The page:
Life went on along Coney Island’s Riegelmann Boardwalk as you’d might expect on the last Sunday of August — bustling with carefree people enjoying the seaside attractions — more than 12 hours after the area’s second mass shooting of the summer.
In this latest senseless act of gun violence, which occurred just before midnight Saturday near the boardwalk and West 28th Street, a 42-year-old man was left dead and four others were wounded.
Despite the shocking display of gun violence that many would find unthinkable, those who call Coney Island home tell amNewYork Metro that they have learned to live with an ever looming shadow of gun violence that has sadly become a part of life.
Tiffany spent her childhood in the Coney Island/Ocean Parkway neighborhood, but has since moved to Georgia. She admits that since she left, she feels the area has gotten progressively worse, to such a degree that she no longer feels safe traveling the boardwalk at night. However, she says her beloved grandmother is her sole reason to keep returning, if it wasn’t for her Tiffany would abandon the area completely.
“Growing up here and then coming back as an adult, it seems like a lot of these kids around here seem dangerous. Personally, when I’m visiting her, I don’t feel safe at night, because these kids seem to get agitated over the slightest things,” Tiffany said. “If she moved out I wouldn’t come back.”
Despite being just over ten blocks from where beachgoers soak up sun from the sand and tourists dance to tanned buskers as children line up for their turn on a ride, 28th Street seems oddly barren. Despite the sun beating down the beach remained mostly empty save for a passing boat and the boardwalk was likewise uninhabited except for a few stragglers and several police officers who stayed to guard the scene of the crime.
For Liliana, a senior who spends her days on the boardwalk this juxtaposition is no secret but instead just the way things are. After living in the nearby Trump Village for 43 years, she has come to accept that a few steps away from the main tourist attraction could mean coming upon a crime scene, in fact she says she has become accustomed to the sound of police sirens and ambulances whizzing outside of her apartment.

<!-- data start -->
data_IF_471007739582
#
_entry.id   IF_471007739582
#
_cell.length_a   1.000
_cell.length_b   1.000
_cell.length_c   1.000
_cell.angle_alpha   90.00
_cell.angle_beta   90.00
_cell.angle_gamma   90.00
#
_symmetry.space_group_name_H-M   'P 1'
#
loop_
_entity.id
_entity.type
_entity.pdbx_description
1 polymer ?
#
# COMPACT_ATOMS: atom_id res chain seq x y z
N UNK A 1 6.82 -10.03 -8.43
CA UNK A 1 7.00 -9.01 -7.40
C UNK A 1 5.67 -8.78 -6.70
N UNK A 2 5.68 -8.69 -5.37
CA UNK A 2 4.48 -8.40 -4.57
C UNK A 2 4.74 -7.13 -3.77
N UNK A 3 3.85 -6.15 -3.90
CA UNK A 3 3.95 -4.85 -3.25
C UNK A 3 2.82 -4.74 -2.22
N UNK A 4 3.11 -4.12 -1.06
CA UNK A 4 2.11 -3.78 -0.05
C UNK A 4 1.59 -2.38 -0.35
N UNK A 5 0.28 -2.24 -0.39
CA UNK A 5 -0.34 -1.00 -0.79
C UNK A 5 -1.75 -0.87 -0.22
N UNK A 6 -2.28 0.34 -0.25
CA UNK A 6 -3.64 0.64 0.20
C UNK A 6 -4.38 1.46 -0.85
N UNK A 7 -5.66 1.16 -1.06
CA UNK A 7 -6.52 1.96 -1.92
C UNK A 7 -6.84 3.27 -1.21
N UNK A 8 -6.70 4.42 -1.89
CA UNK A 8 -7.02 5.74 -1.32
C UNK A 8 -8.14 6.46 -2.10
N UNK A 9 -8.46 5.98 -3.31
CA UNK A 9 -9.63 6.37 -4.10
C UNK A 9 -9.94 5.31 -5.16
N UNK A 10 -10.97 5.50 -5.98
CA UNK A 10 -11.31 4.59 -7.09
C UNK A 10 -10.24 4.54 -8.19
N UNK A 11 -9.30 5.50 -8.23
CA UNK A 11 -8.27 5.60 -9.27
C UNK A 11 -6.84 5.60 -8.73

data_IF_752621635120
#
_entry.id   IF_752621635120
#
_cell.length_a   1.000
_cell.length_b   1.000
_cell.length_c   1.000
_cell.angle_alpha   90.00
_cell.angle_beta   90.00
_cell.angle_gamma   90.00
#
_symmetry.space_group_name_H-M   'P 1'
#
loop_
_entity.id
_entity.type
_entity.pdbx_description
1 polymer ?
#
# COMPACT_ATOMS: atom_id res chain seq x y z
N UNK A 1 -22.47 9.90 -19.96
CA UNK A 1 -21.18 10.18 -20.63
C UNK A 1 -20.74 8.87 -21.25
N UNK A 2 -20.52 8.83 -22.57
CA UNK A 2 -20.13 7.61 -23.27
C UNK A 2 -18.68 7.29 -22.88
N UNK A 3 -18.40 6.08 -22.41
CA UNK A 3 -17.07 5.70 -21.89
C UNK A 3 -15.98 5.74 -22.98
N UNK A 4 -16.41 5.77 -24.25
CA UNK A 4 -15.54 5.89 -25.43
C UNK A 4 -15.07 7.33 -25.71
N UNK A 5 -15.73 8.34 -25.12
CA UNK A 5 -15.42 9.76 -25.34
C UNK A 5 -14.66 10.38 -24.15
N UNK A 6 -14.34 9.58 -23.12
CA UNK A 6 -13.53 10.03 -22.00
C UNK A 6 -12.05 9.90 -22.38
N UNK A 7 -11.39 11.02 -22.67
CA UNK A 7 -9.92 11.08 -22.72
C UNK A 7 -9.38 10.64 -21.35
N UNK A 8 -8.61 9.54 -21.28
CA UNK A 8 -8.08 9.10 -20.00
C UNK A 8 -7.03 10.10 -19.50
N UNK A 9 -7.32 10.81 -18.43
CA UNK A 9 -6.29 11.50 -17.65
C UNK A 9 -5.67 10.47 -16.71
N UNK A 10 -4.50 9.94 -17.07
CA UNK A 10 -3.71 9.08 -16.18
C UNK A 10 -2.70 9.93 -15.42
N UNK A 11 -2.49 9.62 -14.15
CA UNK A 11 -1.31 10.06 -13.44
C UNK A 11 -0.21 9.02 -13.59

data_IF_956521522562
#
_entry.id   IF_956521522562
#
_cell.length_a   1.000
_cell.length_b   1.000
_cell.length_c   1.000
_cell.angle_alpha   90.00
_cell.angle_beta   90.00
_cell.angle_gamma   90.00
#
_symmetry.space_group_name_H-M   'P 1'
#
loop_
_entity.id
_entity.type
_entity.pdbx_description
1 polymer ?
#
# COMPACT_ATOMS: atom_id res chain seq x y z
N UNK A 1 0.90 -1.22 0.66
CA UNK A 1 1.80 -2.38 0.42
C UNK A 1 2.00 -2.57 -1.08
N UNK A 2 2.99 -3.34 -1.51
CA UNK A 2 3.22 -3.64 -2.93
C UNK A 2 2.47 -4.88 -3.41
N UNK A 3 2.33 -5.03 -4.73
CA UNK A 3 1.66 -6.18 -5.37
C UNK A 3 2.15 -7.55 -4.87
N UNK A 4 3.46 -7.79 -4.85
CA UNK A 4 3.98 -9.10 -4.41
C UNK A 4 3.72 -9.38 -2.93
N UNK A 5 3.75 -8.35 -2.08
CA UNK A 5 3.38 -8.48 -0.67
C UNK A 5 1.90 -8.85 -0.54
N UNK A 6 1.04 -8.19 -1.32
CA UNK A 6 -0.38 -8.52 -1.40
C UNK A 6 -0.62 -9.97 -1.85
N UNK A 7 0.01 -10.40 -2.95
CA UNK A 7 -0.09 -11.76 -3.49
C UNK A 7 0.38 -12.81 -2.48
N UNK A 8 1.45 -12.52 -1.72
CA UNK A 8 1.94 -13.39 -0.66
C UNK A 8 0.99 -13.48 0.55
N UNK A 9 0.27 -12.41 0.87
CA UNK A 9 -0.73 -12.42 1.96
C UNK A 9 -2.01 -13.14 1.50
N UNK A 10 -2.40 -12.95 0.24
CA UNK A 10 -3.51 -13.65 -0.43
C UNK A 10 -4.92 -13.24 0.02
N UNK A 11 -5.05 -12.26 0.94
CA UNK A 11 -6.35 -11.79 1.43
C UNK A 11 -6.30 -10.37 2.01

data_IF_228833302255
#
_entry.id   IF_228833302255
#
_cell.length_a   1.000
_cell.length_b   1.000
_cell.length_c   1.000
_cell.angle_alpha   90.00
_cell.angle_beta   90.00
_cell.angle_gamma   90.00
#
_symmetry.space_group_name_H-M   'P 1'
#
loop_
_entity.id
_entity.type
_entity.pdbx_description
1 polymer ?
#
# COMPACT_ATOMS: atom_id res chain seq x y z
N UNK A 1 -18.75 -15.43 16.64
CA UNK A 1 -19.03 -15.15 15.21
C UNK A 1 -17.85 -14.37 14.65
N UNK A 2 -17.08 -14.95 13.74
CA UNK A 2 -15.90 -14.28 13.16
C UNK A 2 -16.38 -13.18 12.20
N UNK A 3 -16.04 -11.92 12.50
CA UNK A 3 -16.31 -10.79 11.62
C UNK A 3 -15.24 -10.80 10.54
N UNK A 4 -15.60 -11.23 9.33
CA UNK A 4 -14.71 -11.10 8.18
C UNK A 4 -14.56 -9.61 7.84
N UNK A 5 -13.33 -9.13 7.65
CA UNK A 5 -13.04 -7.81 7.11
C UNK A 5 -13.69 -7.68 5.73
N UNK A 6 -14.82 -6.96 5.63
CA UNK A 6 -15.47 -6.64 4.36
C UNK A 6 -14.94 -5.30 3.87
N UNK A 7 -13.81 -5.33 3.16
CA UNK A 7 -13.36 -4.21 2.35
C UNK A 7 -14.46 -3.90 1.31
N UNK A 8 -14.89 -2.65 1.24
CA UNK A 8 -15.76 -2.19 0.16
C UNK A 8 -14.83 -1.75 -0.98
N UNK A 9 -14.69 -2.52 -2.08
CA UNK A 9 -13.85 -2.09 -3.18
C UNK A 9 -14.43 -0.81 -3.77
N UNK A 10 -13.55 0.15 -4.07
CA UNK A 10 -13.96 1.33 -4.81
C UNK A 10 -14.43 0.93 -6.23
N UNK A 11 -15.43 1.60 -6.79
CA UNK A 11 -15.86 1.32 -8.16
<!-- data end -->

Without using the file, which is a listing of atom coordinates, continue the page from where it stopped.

“I like walking the boardwalk, but I hear the police and ambulances running through the Ocean Parkway. It won’t stop me, I feel safe,” Liliana said, defiant to enjoy her home no matter what.
Gina Giles, 36, knows the cost of life on the boardwalk and the toll of gun violence perhaps more than any other. Giles has spent her young adult life coping with the consequences of the fired gun, having had several relatives perish from stray bullets and gang attacks in the Coney Island area.
“It is something that I kind of grew up just accepting. I lost a cousin when I was eight, she was 17, to a stray bullet,” Giles said, becoming emotional at the memory.
For years, Giles served in the military and performed tours in Iraq before moving to Arizona. But Coney Island is her home, and she finds herself returning once more to discover the next part of her life. Fresh off the plane from Arizona, Giles says she was struck with the startling realization that things have gotten progressively worse in her community. As she sat in her brother-in-law’s car on her first day back, she says she saw a person shot.
“The first day I got here, last week someone got shot meters away from the car. I was just shocked,” Giles said.
Giles also lost her brother after a gang attacked him, resulting in his death from a head injury.
“Things have just gone backwards. I thought things changed with the park and more tourists, so much change has happened. You see smiling faces by Luna Park but the surrounding area is different,” Giles added.